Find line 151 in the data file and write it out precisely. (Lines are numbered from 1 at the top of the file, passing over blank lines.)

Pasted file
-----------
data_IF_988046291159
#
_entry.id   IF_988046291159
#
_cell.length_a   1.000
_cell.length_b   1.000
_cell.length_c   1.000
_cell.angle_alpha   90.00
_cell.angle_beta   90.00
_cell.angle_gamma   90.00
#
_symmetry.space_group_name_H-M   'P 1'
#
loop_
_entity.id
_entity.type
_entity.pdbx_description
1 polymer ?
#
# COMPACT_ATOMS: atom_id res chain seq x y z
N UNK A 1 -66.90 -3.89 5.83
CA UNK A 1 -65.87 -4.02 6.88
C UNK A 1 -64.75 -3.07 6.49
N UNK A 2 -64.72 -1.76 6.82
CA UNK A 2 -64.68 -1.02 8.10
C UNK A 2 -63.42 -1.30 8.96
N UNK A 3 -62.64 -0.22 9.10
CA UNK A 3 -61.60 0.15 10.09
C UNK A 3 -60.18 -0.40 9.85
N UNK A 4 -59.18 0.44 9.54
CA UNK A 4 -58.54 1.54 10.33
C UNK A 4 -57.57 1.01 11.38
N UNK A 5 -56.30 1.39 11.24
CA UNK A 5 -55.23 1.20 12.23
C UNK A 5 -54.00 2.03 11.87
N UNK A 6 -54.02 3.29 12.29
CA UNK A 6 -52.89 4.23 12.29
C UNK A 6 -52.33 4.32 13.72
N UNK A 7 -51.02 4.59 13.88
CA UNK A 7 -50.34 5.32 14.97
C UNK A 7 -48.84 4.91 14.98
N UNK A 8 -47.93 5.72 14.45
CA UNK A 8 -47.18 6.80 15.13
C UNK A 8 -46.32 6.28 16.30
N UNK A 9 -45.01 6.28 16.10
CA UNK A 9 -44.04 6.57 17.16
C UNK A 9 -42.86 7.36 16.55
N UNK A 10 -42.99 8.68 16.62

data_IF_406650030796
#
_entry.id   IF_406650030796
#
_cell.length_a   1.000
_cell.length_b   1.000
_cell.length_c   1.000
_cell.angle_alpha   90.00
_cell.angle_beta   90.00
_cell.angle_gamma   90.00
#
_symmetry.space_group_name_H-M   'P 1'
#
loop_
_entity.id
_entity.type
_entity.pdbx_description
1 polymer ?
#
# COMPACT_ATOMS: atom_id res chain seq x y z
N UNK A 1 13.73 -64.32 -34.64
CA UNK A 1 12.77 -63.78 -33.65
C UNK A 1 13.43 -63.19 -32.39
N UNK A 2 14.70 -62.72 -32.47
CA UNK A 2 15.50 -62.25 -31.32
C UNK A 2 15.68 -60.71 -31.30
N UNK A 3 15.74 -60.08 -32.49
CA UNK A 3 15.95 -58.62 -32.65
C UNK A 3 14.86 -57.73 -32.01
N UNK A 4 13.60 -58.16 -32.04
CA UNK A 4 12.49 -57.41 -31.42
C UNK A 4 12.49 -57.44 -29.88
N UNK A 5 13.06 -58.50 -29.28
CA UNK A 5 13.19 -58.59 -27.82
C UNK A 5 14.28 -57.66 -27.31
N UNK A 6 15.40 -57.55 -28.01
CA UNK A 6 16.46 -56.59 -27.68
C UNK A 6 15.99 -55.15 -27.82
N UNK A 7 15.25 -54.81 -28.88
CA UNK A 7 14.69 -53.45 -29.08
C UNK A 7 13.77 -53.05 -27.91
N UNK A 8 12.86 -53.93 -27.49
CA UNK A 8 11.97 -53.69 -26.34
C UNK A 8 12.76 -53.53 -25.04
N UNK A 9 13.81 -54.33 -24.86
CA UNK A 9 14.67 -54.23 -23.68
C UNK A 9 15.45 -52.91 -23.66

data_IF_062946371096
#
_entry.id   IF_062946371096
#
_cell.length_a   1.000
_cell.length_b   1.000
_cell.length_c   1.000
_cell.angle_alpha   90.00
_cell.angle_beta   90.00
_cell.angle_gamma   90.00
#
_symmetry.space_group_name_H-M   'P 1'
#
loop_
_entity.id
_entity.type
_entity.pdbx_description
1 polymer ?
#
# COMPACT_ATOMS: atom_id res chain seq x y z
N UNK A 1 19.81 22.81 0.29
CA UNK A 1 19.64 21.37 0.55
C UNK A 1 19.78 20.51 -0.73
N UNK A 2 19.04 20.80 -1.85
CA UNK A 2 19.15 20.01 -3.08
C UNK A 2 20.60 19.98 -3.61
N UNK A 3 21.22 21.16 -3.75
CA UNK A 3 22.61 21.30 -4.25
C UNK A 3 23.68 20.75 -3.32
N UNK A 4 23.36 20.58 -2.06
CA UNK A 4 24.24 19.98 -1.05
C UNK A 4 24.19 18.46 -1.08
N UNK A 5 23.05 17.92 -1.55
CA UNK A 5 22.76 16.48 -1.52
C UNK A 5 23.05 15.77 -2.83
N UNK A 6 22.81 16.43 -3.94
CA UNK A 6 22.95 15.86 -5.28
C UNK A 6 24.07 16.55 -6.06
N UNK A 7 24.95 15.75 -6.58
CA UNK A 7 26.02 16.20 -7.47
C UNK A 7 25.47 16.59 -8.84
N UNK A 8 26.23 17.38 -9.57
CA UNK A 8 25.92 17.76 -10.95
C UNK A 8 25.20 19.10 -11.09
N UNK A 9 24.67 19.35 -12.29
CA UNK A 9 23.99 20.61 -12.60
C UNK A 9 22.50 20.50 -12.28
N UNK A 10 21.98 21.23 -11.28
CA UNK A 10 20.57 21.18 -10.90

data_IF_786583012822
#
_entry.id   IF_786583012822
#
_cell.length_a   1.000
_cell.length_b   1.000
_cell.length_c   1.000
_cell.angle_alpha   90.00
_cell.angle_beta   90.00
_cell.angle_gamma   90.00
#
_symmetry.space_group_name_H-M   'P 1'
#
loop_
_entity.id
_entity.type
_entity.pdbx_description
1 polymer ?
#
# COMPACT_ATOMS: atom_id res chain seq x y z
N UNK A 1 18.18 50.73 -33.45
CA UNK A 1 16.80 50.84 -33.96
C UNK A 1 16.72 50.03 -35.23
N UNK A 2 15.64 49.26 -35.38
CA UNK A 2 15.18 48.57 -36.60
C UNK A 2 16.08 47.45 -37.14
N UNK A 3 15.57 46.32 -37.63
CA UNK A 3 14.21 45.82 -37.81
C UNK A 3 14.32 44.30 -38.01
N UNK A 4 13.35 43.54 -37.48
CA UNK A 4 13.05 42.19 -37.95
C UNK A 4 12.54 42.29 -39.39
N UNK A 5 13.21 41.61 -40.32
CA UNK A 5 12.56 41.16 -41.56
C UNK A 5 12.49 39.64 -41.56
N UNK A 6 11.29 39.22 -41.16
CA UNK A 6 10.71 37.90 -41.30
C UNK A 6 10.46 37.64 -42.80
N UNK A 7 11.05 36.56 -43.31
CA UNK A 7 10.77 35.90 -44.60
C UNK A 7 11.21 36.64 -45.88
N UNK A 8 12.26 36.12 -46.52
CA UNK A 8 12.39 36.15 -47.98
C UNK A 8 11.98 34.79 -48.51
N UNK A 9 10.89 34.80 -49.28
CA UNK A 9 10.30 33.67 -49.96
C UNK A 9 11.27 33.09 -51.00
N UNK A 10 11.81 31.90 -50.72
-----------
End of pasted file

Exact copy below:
_cell.length_c   1.000